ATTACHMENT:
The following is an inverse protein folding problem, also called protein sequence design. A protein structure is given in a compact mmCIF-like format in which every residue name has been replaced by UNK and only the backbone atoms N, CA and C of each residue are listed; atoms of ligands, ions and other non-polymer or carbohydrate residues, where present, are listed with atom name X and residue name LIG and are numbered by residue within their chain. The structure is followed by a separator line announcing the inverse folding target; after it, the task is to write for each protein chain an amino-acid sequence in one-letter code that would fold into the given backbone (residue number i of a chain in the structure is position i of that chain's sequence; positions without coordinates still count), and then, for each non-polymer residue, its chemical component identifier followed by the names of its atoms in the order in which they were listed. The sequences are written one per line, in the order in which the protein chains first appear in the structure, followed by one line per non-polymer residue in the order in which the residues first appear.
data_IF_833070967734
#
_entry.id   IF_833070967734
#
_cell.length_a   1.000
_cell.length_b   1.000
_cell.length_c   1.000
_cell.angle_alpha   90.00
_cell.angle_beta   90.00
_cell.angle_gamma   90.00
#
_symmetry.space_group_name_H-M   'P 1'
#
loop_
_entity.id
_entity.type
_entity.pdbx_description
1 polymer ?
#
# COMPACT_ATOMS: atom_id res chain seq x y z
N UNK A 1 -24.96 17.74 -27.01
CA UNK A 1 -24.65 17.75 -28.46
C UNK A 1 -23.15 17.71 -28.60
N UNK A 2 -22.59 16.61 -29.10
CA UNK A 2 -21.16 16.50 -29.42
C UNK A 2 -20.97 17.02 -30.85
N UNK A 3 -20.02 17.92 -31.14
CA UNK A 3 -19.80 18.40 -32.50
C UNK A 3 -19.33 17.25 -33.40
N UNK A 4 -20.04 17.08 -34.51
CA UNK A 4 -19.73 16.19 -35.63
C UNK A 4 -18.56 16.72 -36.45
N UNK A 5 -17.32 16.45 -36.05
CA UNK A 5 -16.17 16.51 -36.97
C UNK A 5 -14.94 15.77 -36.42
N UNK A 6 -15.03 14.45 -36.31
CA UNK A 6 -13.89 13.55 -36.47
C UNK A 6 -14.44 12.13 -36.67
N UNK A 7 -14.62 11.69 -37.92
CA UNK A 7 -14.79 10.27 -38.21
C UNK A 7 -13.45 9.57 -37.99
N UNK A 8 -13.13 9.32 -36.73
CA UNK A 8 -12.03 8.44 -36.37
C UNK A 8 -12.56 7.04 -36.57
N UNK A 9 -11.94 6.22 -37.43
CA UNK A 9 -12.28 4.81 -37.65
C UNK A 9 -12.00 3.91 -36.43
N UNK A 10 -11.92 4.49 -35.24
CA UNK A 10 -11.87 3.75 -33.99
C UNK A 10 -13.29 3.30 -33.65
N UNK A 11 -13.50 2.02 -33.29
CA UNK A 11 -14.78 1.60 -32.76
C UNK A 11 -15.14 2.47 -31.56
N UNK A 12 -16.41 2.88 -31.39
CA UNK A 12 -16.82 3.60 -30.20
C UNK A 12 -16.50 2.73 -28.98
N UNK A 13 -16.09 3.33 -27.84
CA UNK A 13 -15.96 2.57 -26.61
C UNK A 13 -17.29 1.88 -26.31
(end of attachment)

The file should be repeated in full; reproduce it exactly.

The following is an inverse protein folding problem, also called protein sequence design. A protein structure is given in a compact mmCIF-like format in which every residue name has been replaced by UNK and only the backbone atoms N, CA and C of each residue are listed; atoms of ligands, ions and other non-polymer or carbohydrate residues, where present, are listed with atom name X and residue name LIG and are numbered by residue within their chain. The structure is followed by a separator line announcing the inverse folding target; after it, the task is to write for each protein chain an amino-acid sequence in one-letter code that would fold into the given backbone (residue number i of a chain in the structure is position i of that chain's sequence; positions without coordinates still count), and then, for each non-polymer residue, its chemical component identifier followed by the names of its atoms in the order in which they were listed. The sequences are written one per line, in the order in which the protein chains first appear in the structure, followed by one line per non-polymer residue in the order in which the residues first appear.
data_IF_833070967734
#
_entry.id   IF_833070967734
#
_cell.length_a   1.000
_cell.length_b   1.000
_cell.length_c   1.000
_cell.angle_alpha   90.00
_cell.angle_beta   90.00
_cell.angle_gamma   90.00
#
_symmetry.space_group_name_H-M   'P 1'
#
loop_
_entity.id
_entity.type
_entity.pdbx_description
1 polymer ?
#
# COMPACT_ATOMS: atom_id res chain seq x y z
N UNK A 1 -24.96 17.74 -27.01
CA UNK A 1 -24.65 17.75 -28.46
C UNK A 1 -23.15 17.71 -28.60
N UNK A 2 -22.59 16.61 -29.10
CA UNK A 2 -21.16 16.50 -29.42
C UNK A 2 -20.97 17.02 -30.85
N UNK A 3 -20.02 17.92 -31.14
CA UNK A 3 -19.80 18.40 -32.50
C UNK A 3 -19.33 17.25 -33.40
N UNK A 4 -20.04 17.08 -34.51
CA UNK A 4 -19.73 16.19 -35.63
C UNK A 4 -18.56 16.72 -36.45
N UNK A 5 -17.32 16.45 -36.05
CA UNK A 5 -16.17 16.51 -36.97
C UNK A 5 -14.94 15.77 -36.42
N UNK A 6 -15.03 14.45 -36.31
CA UNK A 6 -13.89 13.55 -36.47
C UNK A 6 -14.44 12.13 -36.67
N UNK A 7 -14.62 11.69 -37.92
CA UNK A 7 -14.79 10.27 -38.21
C UNK A 7 -13.45 9.57 -37.99
N UNK A 8 -13.13 9.32 -36.73
CA UNK A 8 -12.03 8.44 -36.37
C UNK A 8 -12.56 7.04 -36.57
N UNK A 9 -11.94 6.22 -37.43
CA UNK A 9 -12.28 4.81 -37.65
C UNK A 9 -12.00 3.91 -36.43
N UNK A 10 -11.92 4.49 -35.24
CA UNK A 10 -11.87 3.75 -33.99
C UNK A 10 -13.29 3.30 -33.65
N UNK A 11 -13.50 2.02 -33.29
CA UNK A 11 -14.78 1.60 -32.76
C UNK A 11 -15.14 2.47 -31.56
N UNK A 12 -16.41 2.88 -31.39
CA UNK A 12 -16.82 3.60 -30.20
C UNK A 12 -16.50 2.73 -28.98
N UNK A 13 -16.09 3.33 -27.84
CA UNK A 13 -15.96 2.57 -26.61
C UNK A 13 -17.29 1.88 -26.31